If you’re trying to learn a cuisine that’s not easily found in Central Vermont, Ethiopian isn’t a bad place to start. There’s a clear central cast of flavors and techniques. From there you can invent variations with a high likelihood of tastiness. . .and Ethiopian food is a hop, skip and a jump from Eritrean food, which brings in Italian influences, and then you’re off and running . . .
Okay, here’s the down side: injera. Down side in terms of things that are a pain to cook, not in terms of taste . . . it tastes just fine.
Injera is the spongy, fermented, thin bread used as utensils (and sometimes a tablecloth). It’s made from teff flour (a grain described here in the trusty Whole Grains Council grain of the month feature). The flour at Hunger Mountain Coop is dark brown teff flour, while I believe the ivory version is the one more likely found in Ethiopian restaurants. There are many recipes for injera online and the one that worked best for me is this three day process. The recipe that I thought was most delicious tasting was this one from Swedish-Ethiopian chef Marcus Samuelsson, which also happens to be very easy and require no fermenting period. . . but it didn’t taste authentic (how, as someone who has never visited Ethiopia, I can make that call I don’t know, it just didn’t). I’d recommend the Samuelsson version with strawberry jam at brunch.
A central tenet of Ethiopian cooking is liberal use of Berbere Spice. It’s a hot spice blend with paprika, cardamom, fenugreek, and other spices blended in (here’s one sample version from Saveur). This spice is what’s used to make Doro Wat, a dish with chicken legs and hard boiled eggs. I added chicken wings to the dish, first marinated in, then basted with, a mixture of reduced ginger ale, milk stout, berbere spice and a little brown sugar. The Doro Wat recipe I used came from the new cookbook Hot Bread Kitchen. That recipe isn’t posted online as far as I can tell; here is one from Serious Eats as a replacement. I also used a Doro Wat-like approach with minced beef to make the stew for Thursday Night’s sit down dinner. You can put it on red lentils, or yellow split peas. The Berbere Spice also works great as the primary seasoning for a Bolognese pasta sauce.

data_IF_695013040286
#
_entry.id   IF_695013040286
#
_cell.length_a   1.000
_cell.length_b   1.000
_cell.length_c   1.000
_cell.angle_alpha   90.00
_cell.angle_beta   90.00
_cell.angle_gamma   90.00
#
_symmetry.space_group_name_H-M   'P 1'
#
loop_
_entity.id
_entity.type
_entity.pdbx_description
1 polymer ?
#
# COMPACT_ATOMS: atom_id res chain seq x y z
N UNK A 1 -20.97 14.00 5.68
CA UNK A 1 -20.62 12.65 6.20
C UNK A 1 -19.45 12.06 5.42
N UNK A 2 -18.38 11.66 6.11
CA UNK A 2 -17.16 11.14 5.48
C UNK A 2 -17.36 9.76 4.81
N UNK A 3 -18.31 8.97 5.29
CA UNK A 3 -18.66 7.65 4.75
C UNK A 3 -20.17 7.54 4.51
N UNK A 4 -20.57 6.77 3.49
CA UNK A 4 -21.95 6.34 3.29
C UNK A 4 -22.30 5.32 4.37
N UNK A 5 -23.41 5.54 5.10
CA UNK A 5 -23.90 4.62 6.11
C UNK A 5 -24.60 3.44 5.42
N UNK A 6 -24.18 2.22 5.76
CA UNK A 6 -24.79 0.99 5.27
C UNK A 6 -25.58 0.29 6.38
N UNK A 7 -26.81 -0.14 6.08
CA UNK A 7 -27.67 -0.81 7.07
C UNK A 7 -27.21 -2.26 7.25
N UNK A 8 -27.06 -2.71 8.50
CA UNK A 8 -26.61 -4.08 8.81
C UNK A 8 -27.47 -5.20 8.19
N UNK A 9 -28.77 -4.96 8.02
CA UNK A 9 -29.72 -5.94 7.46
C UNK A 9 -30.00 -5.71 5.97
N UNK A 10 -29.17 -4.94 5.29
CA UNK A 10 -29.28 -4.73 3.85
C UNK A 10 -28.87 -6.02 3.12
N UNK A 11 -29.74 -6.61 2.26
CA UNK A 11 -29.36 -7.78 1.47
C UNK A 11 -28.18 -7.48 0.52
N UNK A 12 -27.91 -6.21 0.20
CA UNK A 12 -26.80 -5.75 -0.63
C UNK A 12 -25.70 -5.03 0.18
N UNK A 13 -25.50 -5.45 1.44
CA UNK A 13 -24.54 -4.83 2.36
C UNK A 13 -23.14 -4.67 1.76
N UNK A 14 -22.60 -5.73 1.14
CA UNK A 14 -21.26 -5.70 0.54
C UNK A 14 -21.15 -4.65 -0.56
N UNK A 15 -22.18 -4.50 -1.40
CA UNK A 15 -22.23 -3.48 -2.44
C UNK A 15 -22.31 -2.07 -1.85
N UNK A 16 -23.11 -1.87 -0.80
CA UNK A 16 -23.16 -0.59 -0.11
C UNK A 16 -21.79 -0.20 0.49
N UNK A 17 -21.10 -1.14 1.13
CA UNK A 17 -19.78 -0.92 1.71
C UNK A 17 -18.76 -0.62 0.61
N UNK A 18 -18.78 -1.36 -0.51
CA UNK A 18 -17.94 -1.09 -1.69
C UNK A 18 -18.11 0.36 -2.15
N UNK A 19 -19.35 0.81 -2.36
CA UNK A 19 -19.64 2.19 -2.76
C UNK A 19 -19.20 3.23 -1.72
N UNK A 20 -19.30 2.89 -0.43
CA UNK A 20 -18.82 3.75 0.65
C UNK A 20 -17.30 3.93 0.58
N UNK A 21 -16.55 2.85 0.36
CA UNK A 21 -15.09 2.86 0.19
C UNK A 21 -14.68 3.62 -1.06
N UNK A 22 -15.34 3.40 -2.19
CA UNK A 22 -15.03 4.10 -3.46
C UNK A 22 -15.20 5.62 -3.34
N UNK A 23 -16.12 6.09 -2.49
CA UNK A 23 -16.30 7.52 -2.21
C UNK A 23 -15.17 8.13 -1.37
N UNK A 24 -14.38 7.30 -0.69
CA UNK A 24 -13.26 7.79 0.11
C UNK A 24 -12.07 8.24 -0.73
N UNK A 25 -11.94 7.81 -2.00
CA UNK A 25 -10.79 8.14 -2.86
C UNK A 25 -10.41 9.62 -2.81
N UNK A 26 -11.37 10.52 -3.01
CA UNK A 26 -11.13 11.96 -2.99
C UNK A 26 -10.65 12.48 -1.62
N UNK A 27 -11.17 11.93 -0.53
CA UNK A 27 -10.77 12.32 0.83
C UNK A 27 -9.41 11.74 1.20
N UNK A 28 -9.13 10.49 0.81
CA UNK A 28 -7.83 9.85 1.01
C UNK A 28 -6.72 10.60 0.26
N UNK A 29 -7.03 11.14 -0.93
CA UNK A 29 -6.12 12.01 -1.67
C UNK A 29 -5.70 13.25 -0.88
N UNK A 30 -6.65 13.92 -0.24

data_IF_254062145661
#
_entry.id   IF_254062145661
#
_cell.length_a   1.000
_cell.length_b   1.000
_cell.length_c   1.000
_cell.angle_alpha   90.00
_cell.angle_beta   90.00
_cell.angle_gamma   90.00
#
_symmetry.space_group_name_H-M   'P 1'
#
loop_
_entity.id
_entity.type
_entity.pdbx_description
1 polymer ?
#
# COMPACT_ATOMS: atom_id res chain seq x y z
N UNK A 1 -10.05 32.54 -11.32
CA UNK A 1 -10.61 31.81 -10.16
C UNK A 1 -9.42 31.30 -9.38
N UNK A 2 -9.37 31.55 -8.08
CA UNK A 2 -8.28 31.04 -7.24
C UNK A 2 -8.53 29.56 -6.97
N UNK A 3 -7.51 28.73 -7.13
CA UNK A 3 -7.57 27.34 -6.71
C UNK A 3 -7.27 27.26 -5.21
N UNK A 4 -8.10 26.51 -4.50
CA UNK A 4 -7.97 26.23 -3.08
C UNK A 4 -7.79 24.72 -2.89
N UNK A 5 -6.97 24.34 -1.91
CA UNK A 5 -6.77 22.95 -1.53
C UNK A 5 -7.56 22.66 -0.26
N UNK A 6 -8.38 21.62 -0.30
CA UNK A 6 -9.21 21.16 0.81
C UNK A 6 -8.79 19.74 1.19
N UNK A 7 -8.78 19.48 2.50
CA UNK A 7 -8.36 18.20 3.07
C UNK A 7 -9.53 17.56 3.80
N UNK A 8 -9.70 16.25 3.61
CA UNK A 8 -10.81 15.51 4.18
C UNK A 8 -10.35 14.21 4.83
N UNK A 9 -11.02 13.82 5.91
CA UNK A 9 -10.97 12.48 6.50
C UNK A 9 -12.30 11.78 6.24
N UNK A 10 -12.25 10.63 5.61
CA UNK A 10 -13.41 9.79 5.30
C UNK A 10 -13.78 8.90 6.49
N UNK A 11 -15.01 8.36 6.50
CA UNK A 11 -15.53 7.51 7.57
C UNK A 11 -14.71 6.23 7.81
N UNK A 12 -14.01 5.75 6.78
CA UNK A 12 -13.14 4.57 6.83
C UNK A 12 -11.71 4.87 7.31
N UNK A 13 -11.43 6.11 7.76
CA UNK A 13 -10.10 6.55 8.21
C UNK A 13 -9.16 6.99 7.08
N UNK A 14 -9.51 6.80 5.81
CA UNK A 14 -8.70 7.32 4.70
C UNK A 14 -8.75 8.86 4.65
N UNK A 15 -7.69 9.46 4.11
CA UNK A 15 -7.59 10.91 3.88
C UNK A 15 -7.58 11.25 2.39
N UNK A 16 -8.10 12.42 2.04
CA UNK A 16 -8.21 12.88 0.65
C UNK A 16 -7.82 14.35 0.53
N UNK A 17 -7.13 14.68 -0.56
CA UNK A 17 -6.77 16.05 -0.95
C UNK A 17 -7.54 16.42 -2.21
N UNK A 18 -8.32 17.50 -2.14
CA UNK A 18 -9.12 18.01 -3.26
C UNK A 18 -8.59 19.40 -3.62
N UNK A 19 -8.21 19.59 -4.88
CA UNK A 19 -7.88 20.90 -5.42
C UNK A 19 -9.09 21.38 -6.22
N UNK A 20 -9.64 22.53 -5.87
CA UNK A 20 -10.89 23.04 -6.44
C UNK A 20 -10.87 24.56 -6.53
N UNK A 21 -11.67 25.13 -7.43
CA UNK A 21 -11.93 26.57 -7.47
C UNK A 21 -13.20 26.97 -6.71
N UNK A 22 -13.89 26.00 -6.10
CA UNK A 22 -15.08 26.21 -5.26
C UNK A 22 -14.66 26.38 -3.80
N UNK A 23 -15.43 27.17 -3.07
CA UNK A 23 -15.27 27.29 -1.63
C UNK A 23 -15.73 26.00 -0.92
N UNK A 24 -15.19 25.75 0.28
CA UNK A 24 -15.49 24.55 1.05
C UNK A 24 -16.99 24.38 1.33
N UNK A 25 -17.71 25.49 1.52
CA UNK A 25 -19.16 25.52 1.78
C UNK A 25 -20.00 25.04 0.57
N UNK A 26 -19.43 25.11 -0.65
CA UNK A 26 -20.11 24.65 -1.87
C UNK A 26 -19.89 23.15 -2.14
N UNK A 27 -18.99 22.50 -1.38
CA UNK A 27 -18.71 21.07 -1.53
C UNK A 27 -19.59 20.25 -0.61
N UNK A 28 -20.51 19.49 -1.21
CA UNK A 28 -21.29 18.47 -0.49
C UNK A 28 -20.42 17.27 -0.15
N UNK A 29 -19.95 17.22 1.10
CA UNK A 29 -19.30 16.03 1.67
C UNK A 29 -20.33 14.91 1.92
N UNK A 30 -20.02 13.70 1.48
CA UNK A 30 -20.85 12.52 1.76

If you’ve got Berbere spiced meat and don’t have the patience for injera, and don’t want to go the pasta sauce route, these little fried dough snacks called Dabo Kolo go well it too. I used half whole wheat, half all purpose flour.
Another excellent staple: Niter Kibbeh. You simmer aromatic spices in butter for a looonng time and then you use it in everything. As with so many dishes I made this week, it involved cardamom, fenugreek, and ginger. Here is the recipe I used, from Serious Eats – I substituted shallots for the onions because i had a lot on hand and I like them. First, I used this to make the best crostini ever by brushing it liberally on thin sliced bread that I then toasted in the oven. Then, I made the best carrots ever by shredding carrots and cooking them slowly in Niter Kibbeh until they were dry. Then I stirred in crushed salted peanuts. Goes well with injera (naturally). Probably you could put this butter on anything, including stewed cardboard, and it would taste great.
For dessert. . . ah, dessert isn’t really A Thing in Ethiopian cuisine. I did really enjoy this article “What’s for (Ethiopian) Dessert?” that explores the lack of desserts – and the recipe for candied chickpeas is tasty. With a very dark chocolate and coffee, you have a perfectly serviceable dessert.